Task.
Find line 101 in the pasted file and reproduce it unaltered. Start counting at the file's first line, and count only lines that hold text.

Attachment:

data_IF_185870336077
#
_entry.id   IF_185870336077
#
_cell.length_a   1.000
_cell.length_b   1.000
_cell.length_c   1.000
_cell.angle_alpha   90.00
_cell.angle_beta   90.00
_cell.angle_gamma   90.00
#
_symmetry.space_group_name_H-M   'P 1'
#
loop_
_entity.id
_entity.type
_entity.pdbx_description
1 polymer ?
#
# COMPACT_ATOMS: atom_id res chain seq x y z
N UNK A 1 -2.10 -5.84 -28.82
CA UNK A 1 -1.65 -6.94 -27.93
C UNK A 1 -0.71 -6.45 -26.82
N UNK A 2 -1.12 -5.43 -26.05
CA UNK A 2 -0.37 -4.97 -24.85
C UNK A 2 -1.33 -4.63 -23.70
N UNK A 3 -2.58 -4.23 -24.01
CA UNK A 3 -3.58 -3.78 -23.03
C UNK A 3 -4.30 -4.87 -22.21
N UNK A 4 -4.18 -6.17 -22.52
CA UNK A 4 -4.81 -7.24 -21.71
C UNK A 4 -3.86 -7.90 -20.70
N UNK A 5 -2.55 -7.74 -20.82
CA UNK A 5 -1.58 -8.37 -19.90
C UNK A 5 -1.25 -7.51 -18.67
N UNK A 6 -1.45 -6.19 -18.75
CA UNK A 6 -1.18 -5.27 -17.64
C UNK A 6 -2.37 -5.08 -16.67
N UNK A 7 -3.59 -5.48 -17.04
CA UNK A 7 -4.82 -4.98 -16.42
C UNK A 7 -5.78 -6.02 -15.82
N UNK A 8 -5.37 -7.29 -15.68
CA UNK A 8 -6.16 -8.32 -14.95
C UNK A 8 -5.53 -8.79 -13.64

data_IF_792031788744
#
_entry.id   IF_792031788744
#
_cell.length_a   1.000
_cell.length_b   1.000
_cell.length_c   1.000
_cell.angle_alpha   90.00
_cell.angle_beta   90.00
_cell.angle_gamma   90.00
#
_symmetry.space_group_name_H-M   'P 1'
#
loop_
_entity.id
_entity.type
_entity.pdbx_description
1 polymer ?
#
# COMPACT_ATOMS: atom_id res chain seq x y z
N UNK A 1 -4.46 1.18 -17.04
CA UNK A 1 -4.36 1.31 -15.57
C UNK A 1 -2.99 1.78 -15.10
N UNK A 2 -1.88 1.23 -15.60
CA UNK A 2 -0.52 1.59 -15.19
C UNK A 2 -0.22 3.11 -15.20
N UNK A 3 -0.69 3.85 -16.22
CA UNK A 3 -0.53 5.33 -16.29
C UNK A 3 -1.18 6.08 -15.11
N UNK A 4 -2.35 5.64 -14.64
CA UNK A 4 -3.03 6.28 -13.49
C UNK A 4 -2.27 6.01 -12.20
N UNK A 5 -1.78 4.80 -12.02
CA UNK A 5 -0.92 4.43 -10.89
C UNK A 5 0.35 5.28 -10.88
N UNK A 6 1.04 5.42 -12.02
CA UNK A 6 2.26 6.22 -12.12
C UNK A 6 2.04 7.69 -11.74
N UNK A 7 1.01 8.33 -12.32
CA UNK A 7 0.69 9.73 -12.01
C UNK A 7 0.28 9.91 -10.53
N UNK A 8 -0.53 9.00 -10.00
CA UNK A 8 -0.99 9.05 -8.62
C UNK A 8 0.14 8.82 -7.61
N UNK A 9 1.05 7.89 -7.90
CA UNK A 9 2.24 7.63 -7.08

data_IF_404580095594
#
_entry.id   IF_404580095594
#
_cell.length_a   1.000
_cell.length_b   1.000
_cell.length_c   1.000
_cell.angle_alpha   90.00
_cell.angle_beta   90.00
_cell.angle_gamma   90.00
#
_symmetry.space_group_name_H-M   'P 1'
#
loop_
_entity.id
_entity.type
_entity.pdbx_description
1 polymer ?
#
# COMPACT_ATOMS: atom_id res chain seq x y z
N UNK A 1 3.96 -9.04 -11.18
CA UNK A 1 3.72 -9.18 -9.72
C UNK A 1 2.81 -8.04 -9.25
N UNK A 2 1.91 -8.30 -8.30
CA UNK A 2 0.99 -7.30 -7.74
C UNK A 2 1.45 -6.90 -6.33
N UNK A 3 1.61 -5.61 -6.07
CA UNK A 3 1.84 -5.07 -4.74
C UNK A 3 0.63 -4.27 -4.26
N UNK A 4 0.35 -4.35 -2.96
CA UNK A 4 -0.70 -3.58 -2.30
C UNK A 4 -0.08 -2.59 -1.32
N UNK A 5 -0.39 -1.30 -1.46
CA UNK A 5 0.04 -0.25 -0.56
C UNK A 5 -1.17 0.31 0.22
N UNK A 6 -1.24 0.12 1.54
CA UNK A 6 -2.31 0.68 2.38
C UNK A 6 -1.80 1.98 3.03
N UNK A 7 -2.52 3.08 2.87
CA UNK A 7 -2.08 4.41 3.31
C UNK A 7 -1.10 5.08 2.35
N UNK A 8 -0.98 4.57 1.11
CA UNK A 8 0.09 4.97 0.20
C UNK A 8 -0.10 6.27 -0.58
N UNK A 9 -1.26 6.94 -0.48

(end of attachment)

#